Were Religions Invented to Control Fear of the Other?

Witnessing what is happening in the world – how angry, defensive, and fearful people are of “the other” – I have to wonder, did any form of ego-based prejudice exist against another person’s sexual or romantic expression before religions existed?

Consider the latest news out of Texas:

“The Texas Senate on Tuesday gave its initial OK to a bill that civil rights advocates say would give state-licensed workers — including doctors, child care providers and counselors — a free pass to discriminate, especially against people in the LGBTQ community. Senate Bill 17, filed by state Senator Charles Perry, R-Lubbock, would bar state agencies that issue occupational licenses from penalizing workers who refuse to provide services based on “a sincerely held religious belief.”” (Source)

How is it possible for “a sincerely held religious belief” to be used as an acceptable form of discrimination? The answer is simple. There are far too many powerful egos in power pandering to far too many fearful egos who scream the loudest and also throw the largest amount of cash and support behind any politician who helps them get their way.

To create a framework in order to address the core question, “Were religions invented to control the ego”, and to show how most religions are dangerous for society, let’s define the various meanings for both ego and religion.

The “ego” defined:

  • A person’s sense of self-esteem or self-importance.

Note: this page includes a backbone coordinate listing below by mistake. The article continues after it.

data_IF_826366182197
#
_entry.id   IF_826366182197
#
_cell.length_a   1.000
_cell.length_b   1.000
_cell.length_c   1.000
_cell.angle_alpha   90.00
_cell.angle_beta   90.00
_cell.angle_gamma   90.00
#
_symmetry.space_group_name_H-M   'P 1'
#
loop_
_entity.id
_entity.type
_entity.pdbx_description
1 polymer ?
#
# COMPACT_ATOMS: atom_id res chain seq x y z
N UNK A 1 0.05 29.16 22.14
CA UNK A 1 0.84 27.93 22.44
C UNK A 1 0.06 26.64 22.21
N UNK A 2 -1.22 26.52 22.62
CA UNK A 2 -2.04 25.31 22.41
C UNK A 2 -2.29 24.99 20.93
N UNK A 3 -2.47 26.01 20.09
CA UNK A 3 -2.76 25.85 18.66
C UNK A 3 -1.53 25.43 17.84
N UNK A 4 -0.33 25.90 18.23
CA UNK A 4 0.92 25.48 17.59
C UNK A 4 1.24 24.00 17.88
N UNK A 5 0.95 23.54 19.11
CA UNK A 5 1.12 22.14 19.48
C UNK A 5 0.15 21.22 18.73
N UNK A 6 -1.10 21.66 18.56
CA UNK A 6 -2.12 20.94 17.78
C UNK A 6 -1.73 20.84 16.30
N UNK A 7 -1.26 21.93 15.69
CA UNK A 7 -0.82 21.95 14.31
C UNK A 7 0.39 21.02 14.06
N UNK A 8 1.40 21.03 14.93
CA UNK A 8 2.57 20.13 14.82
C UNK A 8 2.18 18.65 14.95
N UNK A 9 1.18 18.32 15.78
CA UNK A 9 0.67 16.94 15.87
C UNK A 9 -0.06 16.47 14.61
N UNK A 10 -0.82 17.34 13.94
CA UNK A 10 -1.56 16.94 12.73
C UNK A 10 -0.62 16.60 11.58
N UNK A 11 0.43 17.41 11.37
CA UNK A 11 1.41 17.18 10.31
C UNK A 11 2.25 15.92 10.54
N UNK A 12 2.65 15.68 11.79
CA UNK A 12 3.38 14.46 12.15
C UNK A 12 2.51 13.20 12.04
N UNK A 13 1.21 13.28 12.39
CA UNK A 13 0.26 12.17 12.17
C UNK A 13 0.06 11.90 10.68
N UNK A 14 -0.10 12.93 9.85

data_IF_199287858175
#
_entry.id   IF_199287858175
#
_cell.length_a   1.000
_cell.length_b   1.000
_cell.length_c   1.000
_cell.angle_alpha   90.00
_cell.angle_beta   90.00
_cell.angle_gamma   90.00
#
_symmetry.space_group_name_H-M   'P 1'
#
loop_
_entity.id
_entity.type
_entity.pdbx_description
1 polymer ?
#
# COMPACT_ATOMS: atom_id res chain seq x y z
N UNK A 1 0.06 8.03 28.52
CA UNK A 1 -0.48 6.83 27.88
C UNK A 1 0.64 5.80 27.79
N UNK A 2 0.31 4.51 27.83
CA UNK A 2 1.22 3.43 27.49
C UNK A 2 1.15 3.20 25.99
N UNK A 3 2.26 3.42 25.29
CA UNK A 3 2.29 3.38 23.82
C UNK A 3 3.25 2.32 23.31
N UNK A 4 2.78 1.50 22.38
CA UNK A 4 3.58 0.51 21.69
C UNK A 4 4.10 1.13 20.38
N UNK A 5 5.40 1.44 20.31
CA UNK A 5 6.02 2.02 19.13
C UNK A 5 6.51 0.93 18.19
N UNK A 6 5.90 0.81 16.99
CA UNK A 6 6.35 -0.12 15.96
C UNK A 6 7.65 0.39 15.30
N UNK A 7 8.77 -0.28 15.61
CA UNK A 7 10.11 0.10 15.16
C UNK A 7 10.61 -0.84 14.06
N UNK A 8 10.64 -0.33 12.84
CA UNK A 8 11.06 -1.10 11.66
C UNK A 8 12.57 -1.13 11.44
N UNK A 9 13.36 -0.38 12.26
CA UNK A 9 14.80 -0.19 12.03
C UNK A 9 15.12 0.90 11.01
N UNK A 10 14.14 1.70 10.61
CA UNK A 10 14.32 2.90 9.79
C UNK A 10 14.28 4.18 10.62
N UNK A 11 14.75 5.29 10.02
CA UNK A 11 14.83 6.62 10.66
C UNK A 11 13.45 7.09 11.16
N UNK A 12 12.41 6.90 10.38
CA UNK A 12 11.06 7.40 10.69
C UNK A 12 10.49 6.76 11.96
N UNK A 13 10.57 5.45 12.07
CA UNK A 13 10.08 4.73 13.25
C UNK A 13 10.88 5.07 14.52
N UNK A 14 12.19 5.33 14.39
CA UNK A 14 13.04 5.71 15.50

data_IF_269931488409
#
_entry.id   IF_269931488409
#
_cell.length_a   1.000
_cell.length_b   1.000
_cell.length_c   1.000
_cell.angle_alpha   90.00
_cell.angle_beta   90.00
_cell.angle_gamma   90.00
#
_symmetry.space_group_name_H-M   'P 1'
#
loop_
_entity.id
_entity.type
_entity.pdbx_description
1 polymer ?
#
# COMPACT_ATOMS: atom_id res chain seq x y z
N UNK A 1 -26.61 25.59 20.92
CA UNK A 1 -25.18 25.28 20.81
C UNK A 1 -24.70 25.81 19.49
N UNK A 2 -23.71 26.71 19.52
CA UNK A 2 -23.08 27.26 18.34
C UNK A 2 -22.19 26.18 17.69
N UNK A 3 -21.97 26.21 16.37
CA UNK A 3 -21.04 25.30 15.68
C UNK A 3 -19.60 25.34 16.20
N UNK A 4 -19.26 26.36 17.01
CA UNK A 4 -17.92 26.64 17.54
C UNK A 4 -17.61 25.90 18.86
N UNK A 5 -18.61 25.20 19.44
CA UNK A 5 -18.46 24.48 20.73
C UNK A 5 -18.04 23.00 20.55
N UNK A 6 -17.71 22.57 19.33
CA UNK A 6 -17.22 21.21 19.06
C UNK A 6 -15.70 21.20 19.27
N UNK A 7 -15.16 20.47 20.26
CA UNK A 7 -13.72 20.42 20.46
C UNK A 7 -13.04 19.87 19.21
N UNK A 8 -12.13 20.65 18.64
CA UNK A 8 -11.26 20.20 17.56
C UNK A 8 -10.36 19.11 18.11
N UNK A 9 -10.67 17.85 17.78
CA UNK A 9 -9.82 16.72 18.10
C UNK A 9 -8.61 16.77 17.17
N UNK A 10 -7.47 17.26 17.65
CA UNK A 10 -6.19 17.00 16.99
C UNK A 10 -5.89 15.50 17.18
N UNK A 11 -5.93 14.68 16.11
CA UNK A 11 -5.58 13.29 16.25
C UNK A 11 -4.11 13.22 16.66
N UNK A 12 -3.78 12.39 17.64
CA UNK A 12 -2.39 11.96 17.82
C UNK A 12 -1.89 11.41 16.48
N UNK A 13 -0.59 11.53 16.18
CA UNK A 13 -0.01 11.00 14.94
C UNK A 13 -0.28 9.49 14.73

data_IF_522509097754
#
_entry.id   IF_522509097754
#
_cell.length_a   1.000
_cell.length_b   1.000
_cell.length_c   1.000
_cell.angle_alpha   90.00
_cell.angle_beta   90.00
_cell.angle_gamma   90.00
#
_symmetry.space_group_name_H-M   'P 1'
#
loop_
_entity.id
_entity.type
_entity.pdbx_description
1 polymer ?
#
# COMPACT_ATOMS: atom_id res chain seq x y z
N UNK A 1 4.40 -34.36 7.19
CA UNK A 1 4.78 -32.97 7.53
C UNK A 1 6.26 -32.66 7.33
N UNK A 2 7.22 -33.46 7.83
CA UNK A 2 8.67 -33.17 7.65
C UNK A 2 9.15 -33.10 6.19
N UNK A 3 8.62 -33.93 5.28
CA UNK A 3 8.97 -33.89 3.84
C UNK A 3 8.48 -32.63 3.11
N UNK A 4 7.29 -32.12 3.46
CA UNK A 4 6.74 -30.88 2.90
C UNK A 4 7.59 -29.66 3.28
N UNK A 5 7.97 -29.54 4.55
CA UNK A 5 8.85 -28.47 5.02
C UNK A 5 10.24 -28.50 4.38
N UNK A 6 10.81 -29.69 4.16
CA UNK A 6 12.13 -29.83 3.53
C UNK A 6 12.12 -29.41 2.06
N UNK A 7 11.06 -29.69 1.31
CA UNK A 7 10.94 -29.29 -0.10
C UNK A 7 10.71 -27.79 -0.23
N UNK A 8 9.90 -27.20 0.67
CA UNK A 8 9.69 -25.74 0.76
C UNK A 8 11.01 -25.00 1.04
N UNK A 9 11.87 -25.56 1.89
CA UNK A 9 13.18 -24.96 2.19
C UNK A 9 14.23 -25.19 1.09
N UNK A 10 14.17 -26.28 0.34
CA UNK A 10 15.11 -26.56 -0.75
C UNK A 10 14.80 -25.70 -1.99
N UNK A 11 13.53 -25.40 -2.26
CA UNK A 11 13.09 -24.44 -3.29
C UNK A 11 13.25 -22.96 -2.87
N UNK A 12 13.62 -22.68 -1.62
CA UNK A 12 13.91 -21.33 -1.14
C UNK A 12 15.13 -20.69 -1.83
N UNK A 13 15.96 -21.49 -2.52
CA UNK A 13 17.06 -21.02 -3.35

• In psychoanalysis, the part of the mind that mediates between the conscious and the unconscious and is responsible for reality testing and a sense of personal identity. (Source)

Religion defined:

  • The belief in and worship of a superhuman controlling power, especially a personal God or gods. (Source)

The above definition of religion is incorrect. Religion is not a “belief” in and of itself. Religion is a system of teaching and ideologies organized by an individual or a group of people. Each religion espouses a particular “belief” and type of worship. The more fundamentalist a particular religion, the more dogmatic the “…set of principles laid down by an authority as incontrovertibly true” (Source). The more dogmatic a religion, the more that the role of ego plays into the rigid, binary-based belief systems like right versus wrong; man or woman; good versus evil; straight versus “the other”; religion versus science, and so on.

Hello Ego My Old Friend…

When we are relaxed and comfortable with who we are, we are open to new experiences and people, and understanding of different values and opinions. When we are tense, upset, fearful, or angry, the ego flares up to protect and deflect us from everything external.